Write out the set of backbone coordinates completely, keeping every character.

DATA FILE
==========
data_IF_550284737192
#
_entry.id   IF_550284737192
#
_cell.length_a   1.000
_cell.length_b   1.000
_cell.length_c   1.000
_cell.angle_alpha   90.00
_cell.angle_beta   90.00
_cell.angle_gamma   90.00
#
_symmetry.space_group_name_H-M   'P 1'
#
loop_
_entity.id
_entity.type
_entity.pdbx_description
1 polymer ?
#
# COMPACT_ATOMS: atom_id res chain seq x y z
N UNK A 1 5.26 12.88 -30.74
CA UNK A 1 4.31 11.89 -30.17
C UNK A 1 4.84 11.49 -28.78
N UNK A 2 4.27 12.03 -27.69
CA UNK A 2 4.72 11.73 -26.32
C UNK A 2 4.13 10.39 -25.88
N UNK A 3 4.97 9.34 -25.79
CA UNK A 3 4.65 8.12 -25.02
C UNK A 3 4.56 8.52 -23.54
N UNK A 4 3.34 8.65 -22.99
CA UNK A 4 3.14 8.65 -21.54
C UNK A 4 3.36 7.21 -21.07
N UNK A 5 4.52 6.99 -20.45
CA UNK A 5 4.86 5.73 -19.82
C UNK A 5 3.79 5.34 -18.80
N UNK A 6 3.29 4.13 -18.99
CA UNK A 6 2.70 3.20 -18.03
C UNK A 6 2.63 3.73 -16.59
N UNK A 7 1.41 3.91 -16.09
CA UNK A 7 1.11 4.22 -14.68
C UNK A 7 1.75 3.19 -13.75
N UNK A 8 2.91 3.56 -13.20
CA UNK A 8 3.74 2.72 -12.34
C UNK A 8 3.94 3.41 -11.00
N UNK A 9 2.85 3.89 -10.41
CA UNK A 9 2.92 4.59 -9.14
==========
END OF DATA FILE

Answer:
data_IF_550284737192
#
_entry.id   IF_550284737192
#
_cell.length_a   1.000
_cell.length_b   1.000
_cell.length_c   1.000
_cell.angle_alpha   90.00
_cell.angle_beta   90.00
_cell.angle_gamma   90.00
#
_symmetry.space_group_name_H-M   'P 1'
#
loop_
_entity.id
_entity.type
_entity.pdbx_description
1 polymer ?
#
# COMPACT_ATOMS: atom_id res chain seq x y z
N UNK A 1 5.26 12.88 -30.74
CA UNK A 1 4.31 11.89 -30.17
C UNK A 1 4.84 11.49 -28.78
N UNK A 2 4.27 12.03 -27.69
CA UNK A 2 4.72 11.73 -26.32
C UNK A 2 4.13 10.39 -25.88
N UNK A 3 4.97 9.34 -25.79
CA UNK A 3 4.65 8.12 -25.02
C UNK A 3 4.56 8.52 -23.54
N UNK A 4 3.34 8.65 -22.99
CA UNK A 4 3.14 8.65 -21.54
C UNK A 4 3.36 7.21 -21.07
N UNK A 5 4.52 6.99 -20.45
CA UNK A 5 4.86 5.73 -19.82
C UNK A 5 3.79 5.34 -18.80
N UNK A 6 3.29 4.13 -18.99
CA UNK A 6 2.70 3.20 -18.03
C UNK A 6 2.63 3.73 -16.59
N UNK A 7 1.41 3.91 -16.09
CA UNK A 7 1.11 4.22 -14.68
C UNK A 7 1.75 3.19 -13.75
N UNK A 8 2.91 3.56 -13.20
CA UNK A 8 3.74 2.72 -12.34
C UNK A 8 3.94 3.41 -11.00
N UNK A 9 2.85 3.89 -10.41
CA UNK A 9 2.92 4.59 -9.14